How COVID-19 Affects Workers’ Compensation Claims 

Many employers in Texas closed temporarily during the stay-at-home orders issued in March, leading to many employees working from home. At the same time, many businesses classified as “essential” remained open during the stay-home orders, continuing to employ workers. In the past weeks, Texas has begun opening up again, and many businesses have reopened and have welcomed employees back to the workplace. 

The coronavirus pandemic has not changed the fact that employees continue to sustain injuries while working, and that employers have certain duties when it comes to workers’ compensation claims in Texas. If you have questions about your responsibilities as an employer in terms of workers’ compensation coverage, you should seek advice from an employment lawyer in Dallas.

Seeking Compensation for COVID-19 Infections

It is possible that employees who test positive for COVID-19 will file workers’ compensation claims, arguing that they contracted the virus while at work. The Texas Department of Insurance provides guidance for employers, which includes information about providing personal protection equipment (PPE) and taking certain steps to be in compliance with the safe workplace standards recommended by the Occupational Safety and Health Administration (OSHA) and the U.S. Centers for Disease Control and Prevention (CDC).

Many workplaces will present the same risks of exposure to the coronavirus that the employee would face in the general public. In these situations, it will likely be difficult for the employee to prove that the infection occurred at work. However, in certain workplaces with heightened risks of exposure, a COVID-19 workers’ compensation claim may result in compensation for the worker. 

Injuries While Working From Home

Beyond COVID-19 infections, many employees are working from home as a result of the coronavirus pandemic. Employers should also be aware of the potential for work-from-home employees to file workers’ compensation claims for injuries that occur while they are working from home. Repetitive motions injuries may be common. Your employee will still need to be able to show that any injuries arose out of their employment in order to be eligible for compensation.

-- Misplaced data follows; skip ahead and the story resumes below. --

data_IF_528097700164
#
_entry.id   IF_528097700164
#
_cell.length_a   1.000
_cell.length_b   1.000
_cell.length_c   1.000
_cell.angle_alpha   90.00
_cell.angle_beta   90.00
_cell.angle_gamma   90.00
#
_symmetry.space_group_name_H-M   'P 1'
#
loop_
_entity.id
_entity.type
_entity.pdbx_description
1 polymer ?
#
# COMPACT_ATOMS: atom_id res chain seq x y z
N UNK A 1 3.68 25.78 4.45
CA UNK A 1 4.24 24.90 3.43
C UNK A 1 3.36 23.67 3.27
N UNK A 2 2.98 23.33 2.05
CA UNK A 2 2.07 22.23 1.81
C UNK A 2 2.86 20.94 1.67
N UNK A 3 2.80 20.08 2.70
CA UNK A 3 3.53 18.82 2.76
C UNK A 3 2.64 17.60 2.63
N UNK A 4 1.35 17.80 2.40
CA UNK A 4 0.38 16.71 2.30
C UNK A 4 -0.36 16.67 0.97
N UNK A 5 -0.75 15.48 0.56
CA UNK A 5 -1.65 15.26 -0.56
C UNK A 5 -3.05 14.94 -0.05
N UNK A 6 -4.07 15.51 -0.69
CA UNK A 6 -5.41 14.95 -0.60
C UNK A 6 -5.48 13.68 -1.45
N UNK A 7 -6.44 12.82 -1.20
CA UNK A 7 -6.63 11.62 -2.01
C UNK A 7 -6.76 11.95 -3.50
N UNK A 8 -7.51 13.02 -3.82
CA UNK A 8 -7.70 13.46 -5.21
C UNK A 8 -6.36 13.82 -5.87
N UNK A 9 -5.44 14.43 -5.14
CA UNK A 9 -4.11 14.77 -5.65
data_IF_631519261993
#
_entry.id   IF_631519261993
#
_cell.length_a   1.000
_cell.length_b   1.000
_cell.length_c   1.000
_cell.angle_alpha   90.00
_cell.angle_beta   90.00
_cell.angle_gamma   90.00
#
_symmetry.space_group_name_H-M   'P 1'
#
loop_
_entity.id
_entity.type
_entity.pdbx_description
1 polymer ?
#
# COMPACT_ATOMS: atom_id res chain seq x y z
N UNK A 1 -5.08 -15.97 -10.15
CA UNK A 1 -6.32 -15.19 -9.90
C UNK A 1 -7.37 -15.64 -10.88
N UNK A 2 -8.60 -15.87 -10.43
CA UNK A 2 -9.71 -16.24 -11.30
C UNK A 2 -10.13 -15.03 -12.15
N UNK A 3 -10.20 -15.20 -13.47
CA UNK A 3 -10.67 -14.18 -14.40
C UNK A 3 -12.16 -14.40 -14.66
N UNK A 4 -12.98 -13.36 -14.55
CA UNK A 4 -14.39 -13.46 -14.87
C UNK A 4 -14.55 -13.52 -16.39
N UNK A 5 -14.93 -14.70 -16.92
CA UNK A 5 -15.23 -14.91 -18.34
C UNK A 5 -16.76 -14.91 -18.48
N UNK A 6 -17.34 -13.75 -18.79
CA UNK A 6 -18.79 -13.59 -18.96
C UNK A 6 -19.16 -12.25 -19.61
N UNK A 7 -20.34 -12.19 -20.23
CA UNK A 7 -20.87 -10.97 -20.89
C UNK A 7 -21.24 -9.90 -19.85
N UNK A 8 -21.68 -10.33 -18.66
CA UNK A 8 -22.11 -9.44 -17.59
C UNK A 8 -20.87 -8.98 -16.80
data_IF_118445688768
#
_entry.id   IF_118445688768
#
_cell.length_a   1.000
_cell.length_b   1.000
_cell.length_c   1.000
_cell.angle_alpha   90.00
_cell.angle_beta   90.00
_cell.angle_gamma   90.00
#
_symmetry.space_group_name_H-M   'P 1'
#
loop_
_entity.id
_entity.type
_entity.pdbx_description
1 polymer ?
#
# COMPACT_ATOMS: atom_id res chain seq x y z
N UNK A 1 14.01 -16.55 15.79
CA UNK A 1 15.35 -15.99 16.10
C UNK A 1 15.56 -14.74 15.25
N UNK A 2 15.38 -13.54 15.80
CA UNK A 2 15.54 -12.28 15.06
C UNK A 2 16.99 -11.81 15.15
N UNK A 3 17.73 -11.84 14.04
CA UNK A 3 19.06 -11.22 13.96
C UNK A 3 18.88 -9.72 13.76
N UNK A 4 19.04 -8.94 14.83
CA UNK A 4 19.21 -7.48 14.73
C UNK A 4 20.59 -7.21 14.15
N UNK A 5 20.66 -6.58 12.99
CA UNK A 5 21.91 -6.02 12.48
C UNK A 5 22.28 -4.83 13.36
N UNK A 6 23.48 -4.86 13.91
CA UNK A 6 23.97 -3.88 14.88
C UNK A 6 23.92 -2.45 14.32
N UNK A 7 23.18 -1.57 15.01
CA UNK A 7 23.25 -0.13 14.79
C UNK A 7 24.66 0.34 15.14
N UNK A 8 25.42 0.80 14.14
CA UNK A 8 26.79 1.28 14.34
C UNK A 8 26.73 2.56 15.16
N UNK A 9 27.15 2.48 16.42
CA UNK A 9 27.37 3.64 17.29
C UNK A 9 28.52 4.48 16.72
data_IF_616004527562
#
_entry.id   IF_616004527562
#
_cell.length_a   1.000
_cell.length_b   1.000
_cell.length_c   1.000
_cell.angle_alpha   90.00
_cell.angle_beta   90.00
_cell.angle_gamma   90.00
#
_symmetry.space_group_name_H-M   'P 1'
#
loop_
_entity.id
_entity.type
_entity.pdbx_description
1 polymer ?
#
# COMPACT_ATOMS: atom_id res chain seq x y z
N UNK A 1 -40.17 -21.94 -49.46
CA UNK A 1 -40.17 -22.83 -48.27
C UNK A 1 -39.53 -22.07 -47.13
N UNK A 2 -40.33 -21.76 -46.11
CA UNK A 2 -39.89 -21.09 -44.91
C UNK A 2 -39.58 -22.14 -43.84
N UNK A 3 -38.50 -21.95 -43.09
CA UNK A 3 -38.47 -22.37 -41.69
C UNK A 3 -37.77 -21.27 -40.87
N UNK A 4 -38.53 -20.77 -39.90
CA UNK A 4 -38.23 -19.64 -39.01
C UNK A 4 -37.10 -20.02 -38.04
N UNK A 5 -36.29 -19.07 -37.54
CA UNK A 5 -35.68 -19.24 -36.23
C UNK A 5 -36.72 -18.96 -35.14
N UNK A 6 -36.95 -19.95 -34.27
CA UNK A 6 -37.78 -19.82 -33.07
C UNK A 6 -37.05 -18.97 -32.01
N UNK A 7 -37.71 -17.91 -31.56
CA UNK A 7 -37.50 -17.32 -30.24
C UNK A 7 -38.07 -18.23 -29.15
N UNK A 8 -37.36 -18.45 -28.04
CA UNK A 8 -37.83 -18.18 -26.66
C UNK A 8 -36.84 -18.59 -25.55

A few ways to minimize the success of such claims are to designate specific working areas within an employee’s home and designate specific working times.  By doing so, you can eliminate injuries that fall outside the course and scope of employment. 

Potential Delays in Processing Claims in Texas

While the Texas workers’ compensation system aims to continue processing workers’ compensation claims in a timely manner, one potential effect of the COVID-19 pandemic is that employee workers’ compensation claims could be delayed. If an employee contacts you to inquire about the status of a workers’ compensation claim, you will need to have evidence that you have provided all necessary information for the claim to move forward.  The employee can contact the Texas Department of Insurance as a next step.

Contact a Dallas Employment Law Attorney for More Information

The COVID-19 pandemic has left many employers in a situation where proper safety procedures and requirements are not always clear. Given that the coronavirus pandemic situation seems to shift daily with new scientific and research information, it is important for Texas employers to remain aware of both their rights and responsibilities when it comes to workers’ compensation and workplace safety. If you have questions about what you need to do as an employer in Texas, one of the experienced Dallas employment law attorneys at our firm can help. Contact Simon Paschal PLLC for more information.

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